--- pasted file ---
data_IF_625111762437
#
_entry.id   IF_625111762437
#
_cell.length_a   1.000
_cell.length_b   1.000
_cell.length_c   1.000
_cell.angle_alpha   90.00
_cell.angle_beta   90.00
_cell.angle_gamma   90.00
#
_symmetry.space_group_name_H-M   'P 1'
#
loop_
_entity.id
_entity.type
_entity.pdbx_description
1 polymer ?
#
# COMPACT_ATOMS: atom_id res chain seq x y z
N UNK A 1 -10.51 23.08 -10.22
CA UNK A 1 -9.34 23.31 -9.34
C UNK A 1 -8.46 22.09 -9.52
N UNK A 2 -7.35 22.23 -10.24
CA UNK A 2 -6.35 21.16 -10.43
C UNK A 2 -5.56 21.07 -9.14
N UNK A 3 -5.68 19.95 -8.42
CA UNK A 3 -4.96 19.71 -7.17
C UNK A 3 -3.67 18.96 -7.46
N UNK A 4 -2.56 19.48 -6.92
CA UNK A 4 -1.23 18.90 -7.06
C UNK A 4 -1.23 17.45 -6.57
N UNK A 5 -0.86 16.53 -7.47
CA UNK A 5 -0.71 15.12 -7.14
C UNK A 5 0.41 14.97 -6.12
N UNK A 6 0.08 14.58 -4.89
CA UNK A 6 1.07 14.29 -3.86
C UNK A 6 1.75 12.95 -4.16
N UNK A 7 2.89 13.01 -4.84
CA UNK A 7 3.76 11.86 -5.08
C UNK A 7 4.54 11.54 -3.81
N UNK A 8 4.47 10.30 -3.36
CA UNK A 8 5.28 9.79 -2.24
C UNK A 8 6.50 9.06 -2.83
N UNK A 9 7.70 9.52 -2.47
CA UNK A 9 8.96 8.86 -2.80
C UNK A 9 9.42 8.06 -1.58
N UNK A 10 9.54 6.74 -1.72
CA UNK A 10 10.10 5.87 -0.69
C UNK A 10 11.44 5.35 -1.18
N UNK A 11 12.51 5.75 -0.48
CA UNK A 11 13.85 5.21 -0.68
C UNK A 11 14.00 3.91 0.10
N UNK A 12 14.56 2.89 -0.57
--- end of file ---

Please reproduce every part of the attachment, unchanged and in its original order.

data_IF_625111762437
#
_entry.id   IF_625111762437
#
_cell.length_a   1.000
_cell.length_b   1.000
_cell.length_c   1.000
_cell.angle_alpha   90.00
_cell.angle_beta   90.00
_cell.angle_gamma   90.00
#
_symmetry.space_group_name_H-M   'P 1'
#
loop_
_entity.id
_entity.type
_entity.pdbx_description
1 polymer ?
#
# COMPACT_ATOMS: atom_id res chain seq x y z
N UNK A 1 -10.51 23.08 -10.22
CA UNK A 1 -9.34 23.31 -9.34
C UNK A 1 -8.46 22.09 -9.52
N UNK A 2 -7.35 22.23 -10.24
CA UNK A 2 -6.35 21.16 -10.43
C UNK A 2 -5.56 21.07 -9.14
N UNK A 3 -5.68 19.95 -8.42
CA UNK A 3 -4.96 19.71 -7.17
C UNK A 3 -3.67 18.96 -7.46
N UNK A 4 -2.56 19.48 -6.92
CA UNK A 4 -1.23 18.90 -7.06
C UNK A 4 -1.23 17.45 -6.57
N UNK A 5 -0.86 16.53 -7.47
CA UNK A 5 -0.71 15.12 -7.14
C UNK A 5 0.41 14.97 -6.12
N UNK A 6 0.08 14.58 -4.89
CA UNK A 6 1.07 14.29 -3.86
C UNK A 6 1.75 12.95 -4.16
N UNK A 7 2.89 13.01 -4.84
CA UNK A 7 3.76 11.86 -5.08
C UNK A 7 4.54 11.54 -3.81
N UNK A 8 4.47 10.30 -3.36
CA UNK A 8 5.28 9.79 -2.24
C UNK A 8 6.50 9.06 -2.83
N UNK A 9 7.70 9.52 -2.47
CA UNK A 9 8.96 8.86 -2.80
C UNK A 9 9.42 8.06 -1.58
N UNK A 10 9.54 6.74 -1.72
CA UNK A 10 10.10 5.87 -0.69
C UNK A 10 11.44 5.35 -1.18
N UNK A 11 12.51 5.75 -0.48
CA UNK A 11 13.85 5.21 -0.68
C UNK A 11 14.00 3.91 0.10
N UNK A 12 14.56 2.89 -0.57